Blow The Whistle - Trump & The Impeachment Inquiry

Brandon Caldwell | 9/26/2019, 2:10 p.m.
House Democrats have subpoenaed documents from Rudy Giuliani as they press forward with the Trump impeachment inquiry.

The call for an impeachment inquiry against President Donald Trump by Speaker of the House Nancy Pelosi came similar to that of a loud, exasperated sigh.

“Finally,” some House Democrats would cheer. “Impeachment Party” began trending on social media not soon after Pelosi’s announcement. After months, if not years of desire to remove the 45th President of the United States due to violations of the oath of office, a change happened. The most significant voice of the Democratic Party within Congress gave them what they wanted – a start.

What does it all mean for a presidency that has been in the headlines for numerous scandals since January 2017? It’s an explosive and damming moment; one that allows the Democratic-controlled House of Representatives to have full control over how long the process plays out.

Trump has been called to be impeached in the House previously during his term. Texas representative Al Green from Houston was the first member of the House to call for impeachment, drafting articles dating back to 2017, Trump’s first year in the White House. Green drew up articles of impeachment in May 2017, less than four months after Trump’s inauguration. He did the same again later that December, garnering 60 Dems to agree with him but not the full majority to trigger an impeachment hearing.

Still, Green wasn’t dismayed. He knew he had upset a few within the party calling for Trump’s removal, but instead of backing off, he maintained his belief.

Beyond Green, other members of the House had made it their mission to remove Trump from office. Maxine Waters, the longstanding representative from the state of California, has been a vocal proponent of impeachment since day one. Democratic Michigan representative Rashida Tlaib famously said, “We’re going to impeach [him],” albeit with far more colorful language. Others, such as current senators Cory Booker and Kamala Harris who are running for the Democratic nomination for the 2020 Presidential Election have called for Trump’s impeachment. Back in April, candidate Julián Castro was the first among the field to call for the impeachment of the non-popular Trump.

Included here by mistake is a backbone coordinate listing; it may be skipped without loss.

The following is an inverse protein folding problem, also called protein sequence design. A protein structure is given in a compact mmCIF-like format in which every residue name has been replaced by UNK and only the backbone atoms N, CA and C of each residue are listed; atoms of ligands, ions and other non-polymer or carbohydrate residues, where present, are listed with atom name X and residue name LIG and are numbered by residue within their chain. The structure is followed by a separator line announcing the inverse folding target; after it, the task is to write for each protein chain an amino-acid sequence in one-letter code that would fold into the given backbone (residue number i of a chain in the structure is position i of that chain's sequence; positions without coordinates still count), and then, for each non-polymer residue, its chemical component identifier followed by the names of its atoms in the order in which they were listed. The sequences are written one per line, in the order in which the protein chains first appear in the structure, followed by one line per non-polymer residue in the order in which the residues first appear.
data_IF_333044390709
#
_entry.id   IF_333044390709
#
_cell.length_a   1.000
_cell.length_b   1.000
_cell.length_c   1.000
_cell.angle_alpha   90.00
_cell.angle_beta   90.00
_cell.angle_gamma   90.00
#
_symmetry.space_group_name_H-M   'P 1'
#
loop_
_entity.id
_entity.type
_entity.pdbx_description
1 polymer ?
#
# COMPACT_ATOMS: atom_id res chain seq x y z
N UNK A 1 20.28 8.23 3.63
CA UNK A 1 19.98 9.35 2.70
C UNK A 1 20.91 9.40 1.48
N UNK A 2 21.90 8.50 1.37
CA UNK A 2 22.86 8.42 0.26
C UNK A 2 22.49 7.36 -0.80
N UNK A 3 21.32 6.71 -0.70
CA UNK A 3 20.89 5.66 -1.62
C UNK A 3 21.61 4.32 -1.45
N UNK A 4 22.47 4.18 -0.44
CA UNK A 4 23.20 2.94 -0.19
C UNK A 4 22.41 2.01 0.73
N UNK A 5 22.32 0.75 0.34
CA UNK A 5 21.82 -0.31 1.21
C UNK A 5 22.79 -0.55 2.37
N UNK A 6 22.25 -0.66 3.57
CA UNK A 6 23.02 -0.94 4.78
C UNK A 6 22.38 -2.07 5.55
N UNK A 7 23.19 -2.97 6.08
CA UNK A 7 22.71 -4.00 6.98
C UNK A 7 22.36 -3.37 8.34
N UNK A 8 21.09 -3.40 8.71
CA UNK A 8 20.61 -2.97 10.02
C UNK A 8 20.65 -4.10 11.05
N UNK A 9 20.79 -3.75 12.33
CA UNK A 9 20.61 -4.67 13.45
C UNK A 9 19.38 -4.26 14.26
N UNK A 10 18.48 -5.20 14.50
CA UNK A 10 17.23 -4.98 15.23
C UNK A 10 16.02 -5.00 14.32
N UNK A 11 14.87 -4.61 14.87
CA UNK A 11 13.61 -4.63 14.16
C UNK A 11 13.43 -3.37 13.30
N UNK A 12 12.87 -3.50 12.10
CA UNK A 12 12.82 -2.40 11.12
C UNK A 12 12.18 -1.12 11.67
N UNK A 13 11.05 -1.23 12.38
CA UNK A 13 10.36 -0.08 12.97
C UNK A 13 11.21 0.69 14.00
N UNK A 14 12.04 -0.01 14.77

In an interview with Buzzfeed News, Green said of Tuesday’s decision by Pelosi to call for an impeachment inquiry that he felt “vindicated.”

“I felt then as I feel now that I’m being vindicated. I said that I would be vindicated and I am being vindicated — the truth has been vindicated,” Green said. “I felt compelled because for me it was about more than making a speech. It was about taking a stand that would be based on principle, not politics.”

The inquiry came after a complaint from a whistleblower into a phone call Trump made with the President of Ukraine, allegedly asking for his assistance to gain an advantage over a possible opponent in the 2020 election. That opponent would be former Vice President Joe Biden, whose son Hunter was on the board of a natural gas company in Ukraine. Biden sought to end the corruption within the company and instead, it turned into something else, a Republican talking point. Despite a memo released by the White House alleging no wrongdoing by Trump, it instead drew further criticism from both sides of the political aisle. Those who believe that the impeachment process to remove Trump is a “witch hunt” and those who believe that Trump committed numerous impeachable offenses.

The whistleblower, whose complaint was made public on Thursday, alleges that Trump misused his office for personal gain but that the White House attempted to cover it up. In layman terms, Trump tried to leverage another country into helping him win an election politically. An identical crime to the same obstruction he was suggested to have done with Russia in regards to the 2016 election.

In a nine-page document, the whistleblower wrote, “In the course of my official duties, I have received information from multiple U.S. government officials that the President of the United States is using the power of his office to solicit interference from a foreign country in the 2020 U.S. election.”

The call was so alarming to the unidentified intelligence official that he filed the complaint to the inspector general for the United States intelligence agencies. It was not that the President wanted the President of Ukraine to look into Biden but also involve his lawyer, former New York City mayor Rudy Giuliani and current U.S. Attorney General William Barr.